The People's Choice (novel)
The People's Choice (occasionally titled The People's Choice: A Cautionary Tale)  is a 1995 novel written by Jeff Greenfield. When the United States' President-elect MacArthur Foyle dies after the general election, but before the Electoral College has a chance to vote him into office, the media and the election process are swung into chaos.
On Election Day in 1996, The Republican presidential ticket of Foyle-Block wins enough states to receive 305 electoral Votes, compared to 233 electoral votes for the Democratic ticket of Mueller-Vincent. Since 270 electoral votes are needed to win the Presidency, the issue of who should be the next President is thought resolved.
However, President-elect Foyle dies only days after the election in a freak accident. The Republican party then promotes his running mate, Governor Theodore Block, to the top of the ticket. Governor Block quickly proves that he is a mental lightweight, his nickname being Terry Blockhead, leading some to question his fitness for the presidency.
One of those questioning Block's fitness to be president is Michigan elector Dorothy Ledger, one of those forgotten people lost in a party's political machine who seems unimportant—until the fate of an election hinges on her actions. Ledger publicly questions whether she is required to vote for Block, and in so doing sets off a political firestorm and a minor rebellion among some Republican electors. A series of missteps by Block further exacerbates the issue.
Meanwhile, African-American preacher W. Dixon Mason and his supporters move toward endorsing their own favorite candidate, while Washington D.C. "political powerbroker" Jack Petitcon, and his allies also attempt to control the process. Avi DuPour is a popular liberal-bashing radio host who provides commentary on the proceedings.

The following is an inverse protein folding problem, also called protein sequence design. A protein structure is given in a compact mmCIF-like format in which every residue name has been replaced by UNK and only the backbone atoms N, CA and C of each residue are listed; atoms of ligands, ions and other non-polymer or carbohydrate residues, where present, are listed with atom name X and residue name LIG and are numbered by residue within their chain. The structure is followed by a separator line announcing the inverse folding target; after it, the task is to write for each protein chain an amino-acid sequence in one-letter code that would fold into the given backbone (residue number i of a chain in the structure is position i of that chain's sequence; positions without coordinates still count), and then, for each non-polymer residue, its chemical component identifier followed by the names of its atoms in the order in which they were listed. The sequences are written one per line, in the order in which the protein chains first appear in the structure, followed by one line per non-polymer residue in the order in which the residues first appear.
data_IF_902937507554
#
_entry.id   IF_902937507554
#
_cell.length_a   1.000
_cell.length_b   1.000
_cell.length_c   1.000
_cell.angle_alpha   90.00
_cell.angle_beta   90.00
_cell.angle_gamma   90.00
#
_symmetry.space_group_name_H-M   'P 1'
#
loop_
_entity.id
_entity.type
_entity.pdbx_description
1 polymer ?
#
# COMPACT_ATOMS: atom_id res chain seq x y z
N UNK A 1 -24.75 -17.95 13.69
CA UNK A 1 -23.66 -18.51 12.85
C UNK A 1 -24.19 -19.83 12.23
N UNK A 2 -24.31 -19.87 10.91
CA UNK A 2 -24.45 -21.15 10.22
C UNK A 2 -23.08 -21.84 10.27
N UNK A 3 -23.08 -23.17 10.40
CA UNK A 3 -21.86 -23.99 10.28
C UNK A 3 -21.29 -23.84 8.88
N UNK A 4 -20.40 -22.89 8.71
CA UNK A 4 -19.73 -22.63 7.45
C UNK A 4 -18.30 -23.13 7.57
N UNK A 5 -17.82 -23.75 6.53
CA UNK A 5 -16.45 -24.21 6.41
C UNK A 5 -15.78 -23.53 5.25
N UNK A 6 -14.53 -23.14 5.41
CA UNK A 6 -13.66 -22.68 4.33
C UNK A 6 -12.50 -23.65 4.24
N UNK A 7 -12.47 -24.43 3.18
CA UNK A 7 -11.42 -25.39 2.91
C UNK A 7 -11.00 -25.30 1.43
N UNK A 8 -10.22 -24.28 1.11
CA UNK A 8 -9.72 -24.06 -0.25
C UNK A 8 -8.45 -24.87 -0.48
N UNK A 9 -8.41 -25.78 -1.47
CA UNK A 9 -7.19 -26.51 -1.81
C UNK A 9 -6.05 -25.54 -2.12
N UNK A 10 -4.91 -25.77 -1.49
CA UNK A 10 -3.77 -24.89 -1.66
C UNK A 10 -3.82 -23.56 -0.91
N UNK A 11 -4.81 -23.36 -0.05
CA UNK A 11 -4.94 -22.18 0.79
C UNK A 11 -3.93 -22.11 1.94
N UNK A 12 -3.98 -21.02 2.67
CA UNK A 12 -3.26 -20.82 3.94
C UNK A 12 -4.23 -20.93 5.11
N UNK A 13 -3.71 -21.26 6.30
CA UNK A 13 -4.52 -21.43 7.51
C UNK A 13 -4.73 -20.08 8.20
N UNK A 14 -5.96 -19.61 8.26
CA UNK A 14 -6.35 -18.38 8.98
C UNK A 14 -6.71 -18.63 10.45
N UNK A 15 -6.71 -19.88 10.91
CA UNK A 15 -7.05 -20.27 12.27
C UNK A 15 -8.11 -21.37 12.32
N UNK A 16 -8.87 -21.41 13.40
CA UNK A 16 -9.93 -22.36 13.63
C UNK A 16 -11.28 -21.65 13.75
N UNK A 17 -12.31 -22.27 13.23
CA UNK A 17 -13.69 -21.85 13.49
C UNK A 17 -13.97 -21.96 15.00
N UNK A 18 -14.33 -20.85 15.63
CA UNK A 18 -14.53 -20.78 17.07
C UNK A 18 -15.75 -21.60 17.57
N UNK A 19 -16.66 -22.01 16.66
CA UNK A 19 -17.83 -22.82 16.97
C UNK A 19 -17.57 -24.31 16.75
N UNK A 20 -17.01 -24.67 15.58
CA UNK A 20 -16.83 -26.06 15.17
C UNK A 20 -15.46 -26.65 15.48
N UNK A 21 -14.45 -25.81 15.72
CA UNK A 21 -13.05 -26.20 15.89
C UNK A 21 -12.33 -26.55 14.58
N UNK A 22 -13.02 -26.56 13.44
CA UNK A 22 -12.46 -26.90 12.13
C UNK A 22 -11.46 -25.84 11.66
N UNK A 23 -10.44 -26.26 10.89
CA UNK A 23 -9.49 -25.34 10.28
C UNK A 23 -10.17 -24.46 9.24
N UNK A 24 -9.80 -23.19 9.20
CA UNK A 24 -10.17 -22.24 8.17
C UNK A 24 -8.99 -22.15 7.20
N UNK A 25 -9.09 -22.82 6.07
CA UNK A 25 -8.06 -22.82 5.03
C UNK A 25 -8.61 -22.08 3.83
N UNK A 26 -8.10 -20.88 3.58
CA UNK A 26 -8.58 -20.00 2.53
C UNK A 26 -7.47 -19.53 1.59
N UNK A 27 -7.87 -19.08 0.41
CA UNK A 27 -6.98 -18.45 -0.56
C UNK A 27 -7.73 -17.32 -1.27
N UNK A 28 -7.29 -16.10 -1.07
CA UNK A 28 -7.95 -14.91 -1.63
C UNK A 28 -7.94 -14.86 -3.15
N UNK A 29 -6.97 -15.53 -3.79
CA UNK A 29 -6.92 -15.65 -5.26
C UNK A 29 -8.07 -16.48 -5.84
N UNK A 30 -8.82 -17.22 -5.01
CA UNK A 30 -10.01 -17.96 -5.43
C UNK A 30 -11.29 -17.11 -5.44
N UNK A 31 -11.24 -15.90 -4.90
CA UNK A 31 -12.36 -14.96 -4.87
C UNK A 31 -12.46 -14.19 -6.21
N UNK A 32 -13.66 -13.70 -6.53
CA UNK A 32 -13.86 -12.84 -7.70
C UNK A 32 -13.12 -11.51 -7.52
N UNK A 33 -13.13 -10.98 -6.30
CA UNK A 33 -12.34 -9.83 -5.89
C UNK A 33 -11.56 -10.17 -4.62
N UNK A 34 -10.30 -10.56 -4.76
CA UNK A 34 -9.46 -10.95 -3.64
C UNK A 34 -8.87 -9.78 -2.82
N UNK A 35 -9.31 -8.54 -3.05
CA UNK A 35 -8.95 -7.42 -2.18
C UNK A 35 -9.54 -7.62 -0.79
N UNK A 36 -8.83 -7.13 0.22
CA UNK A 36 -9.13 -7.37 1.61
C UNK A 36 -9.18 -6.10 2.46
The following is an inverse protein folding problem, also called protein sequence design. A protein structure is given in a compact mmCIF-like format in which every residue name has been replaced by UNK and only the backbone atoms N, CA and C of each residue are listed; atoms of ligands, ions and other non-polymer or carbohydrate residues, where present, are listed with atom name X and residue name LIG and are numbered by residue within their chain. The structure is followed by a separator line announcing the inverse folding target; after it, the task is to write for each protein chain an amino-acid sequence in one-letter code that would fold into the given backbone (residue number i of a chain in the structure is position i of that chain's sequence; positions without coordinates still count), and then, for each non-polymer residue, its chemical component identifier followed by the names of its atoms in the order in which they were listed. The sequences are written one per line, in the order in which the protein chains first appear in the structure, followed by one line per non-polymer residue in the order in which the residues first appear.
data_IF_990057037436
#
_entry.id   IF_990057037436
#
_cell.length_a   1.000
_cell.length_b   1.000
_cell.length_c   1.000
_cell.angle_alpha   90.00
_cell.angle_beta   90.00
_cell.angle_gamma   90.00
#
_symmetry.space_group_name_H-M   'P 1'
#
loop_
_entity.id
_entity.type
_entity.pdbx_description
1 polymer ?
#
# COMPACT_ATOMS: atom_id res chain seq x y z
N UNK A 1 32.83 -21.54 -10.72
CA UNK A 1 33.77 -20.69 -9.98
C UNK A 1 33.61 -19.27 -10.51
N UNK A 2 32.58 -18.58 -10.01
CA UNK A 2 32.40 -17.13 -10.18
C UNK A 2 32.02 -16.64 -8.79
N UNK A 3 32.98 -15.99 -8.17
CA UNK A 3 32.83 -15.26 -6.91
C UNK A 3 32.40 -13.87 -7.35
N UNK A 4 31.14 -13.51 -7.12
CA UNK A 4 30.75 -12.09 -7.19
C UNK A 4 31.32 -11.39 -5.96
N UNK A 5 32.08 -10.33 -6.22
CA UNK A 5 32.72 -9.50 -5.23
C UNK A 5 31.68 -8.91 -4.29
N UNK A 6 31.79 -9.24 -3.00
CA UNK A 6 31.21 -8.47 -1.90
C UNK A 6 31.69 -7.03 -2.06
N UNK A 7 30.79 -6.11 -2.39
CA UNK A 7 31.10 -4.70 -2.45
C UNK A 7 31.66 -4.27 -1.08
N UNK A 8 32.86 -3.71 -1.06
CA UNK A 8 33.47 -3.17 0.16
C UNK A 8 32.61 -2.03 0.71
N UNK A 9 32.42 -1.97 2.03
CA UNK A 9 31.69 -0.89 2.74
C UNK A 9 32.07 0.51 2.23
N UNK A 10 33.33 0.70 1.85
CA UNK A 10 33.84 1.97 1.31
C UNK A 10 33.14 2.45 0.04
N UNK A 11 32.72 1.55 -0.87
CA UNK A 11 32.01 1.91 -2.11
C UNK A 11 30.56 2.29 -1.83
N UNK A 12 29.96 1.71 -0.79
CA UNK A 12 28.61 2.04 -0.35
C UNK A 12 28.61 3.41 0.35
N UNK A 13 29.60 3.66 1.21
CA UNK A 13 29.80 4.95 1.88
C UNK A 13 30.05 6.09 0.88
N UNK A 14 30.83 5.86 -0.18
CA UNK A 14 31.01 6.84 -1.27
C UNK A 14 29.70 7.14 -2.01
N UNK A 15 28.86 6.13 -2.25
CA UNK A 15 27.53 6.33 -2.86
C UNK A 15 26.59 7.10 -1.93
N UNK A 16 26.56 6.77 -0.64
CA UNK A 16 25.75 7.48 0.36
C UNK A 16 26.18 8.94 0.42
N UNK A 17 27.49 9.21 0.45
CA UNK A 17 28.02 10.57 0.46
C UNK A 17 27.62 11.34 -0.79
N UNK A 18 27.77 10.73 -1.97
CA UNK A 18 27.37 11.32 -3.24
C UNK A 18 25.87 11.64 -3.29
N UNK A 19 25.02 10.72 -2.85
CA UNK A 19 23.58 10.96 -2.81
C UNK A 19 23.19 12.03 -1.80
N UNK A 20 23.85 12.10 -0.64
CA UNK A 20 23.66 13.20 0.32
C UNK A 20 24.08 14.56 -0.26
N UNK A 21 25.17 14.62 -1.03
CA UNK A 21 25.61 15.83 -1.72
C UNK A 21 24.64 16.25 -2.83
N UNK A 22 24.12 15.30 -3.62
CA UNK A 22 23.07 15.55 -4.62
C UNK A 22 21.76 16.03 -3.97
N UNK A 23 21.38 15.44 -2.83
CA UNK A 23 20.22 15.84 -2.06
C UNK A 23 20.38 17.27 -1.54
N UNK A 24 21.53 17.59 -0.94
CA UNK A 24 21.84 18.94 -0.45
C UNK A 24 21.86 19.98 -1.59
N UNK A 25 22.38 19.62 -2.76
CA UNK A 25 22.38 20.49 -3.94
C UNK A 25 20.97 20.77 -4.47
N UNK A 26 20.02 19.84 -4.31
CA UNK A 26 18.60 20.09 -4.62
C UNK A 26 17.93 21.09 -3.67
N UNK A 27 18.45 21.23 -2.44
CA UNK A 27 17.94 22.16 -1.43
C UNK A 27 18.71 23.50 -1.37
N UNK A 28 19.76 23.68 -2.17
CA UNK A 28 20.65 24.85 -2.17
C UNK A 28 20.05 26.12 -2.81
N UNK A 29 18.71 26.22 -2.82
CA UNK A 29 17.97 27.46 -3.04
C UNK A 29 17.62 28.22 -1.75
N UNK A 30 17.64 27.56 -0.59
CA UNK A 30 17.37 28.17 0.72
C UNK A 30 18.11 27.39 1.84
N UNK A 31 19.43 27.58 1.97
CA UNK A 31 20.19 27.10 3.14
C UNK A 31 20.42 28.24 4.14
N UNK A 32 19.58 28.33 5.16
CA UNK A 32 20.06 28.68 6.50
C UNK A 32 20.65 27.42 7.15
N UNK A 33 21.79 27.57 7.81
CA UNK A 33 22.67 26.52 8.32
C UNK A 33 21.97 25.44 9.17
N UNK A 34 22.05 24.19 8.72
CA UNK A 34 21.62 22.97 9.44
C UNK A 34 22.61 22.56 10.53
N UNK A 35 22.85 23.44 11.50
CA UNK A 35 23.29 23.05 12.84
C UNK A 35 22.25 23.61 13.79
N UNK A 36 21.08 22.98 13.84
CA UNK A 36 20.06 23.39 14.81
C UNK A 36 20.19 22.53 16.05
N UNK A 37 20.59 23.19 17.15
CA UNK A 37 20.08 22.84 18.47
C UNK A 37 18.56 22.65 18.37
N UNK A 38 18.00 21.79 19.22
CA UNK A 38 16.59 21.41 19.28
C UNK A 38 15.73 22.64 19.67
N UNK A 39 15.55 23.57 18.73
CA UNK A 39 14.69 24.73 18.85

The novel's plot exposes how much of a problem a potential rogue elephant (or donkey), also known as a maverick or faithless elector, in the Electoral College could become. The Electoral College voters are composed largely of people no one has ever heard, chosen by the political parties from their membership lists (or, as in the novel, some retired officials well past their prime), and they vote to elect a president and vice president, bound for the most part, by their solemn word to vote for the candidate they are pledged to support.
The situation Greenfield sets up demonstrates how, under the right conditions, electors and their votes can be manipulated by idealism, opportunism, and cynicism without reference to the voters who elected them, possibly even electing as President in December a person who was not even on the ballot in November.
The book highlights the little known United States Constitution directives on how a United States President is elected. People within each state vote for electors who assemble in December to cast the binding vote to select the next president. There is very little law forcing electors to vote for the person that their state selected. James Kirkpatrick praised the novel for highlighting this "metaphysical" bomb lurking in the Constitution.
Many of the characters are thought to have had real life counterparts at the time the novel was published.
Publisher's Weekly stated, "Characterization sometimes takes a back seat to plot machinations here but, for the most part, what The Player did for Hollywood, The People's Choice, in its unabashed flailing of the American system, does for presidential politics.
Entertainment Weekly gave the novel a B-praised the premise of the book, however, stated the book failed to make anyone of the more than 90 characters in the book the emotional center of the novel. It also noted that as the United States has had incompetent presidents in the past, the scenario proposed in the novel is not the only way the United States can end up with an incompetent president.
One of the marketing blurbs on the book's cover states: "Read this while it's still fiction."
Kirkus Reviews stated "Greenfield has had a field day with Washington's establishment, the media's feeding frenzies, idealogues whose ethics could most charitably be described as flexible, and other of federal government's less edifying pilot fish. A grand entertainment cum history lesson whose triumphant bad taste, genuine wit, and uncommon sense could and should make it a landslide winner in the marketplace. " 
Film rights were obtained by Savoy Pictures.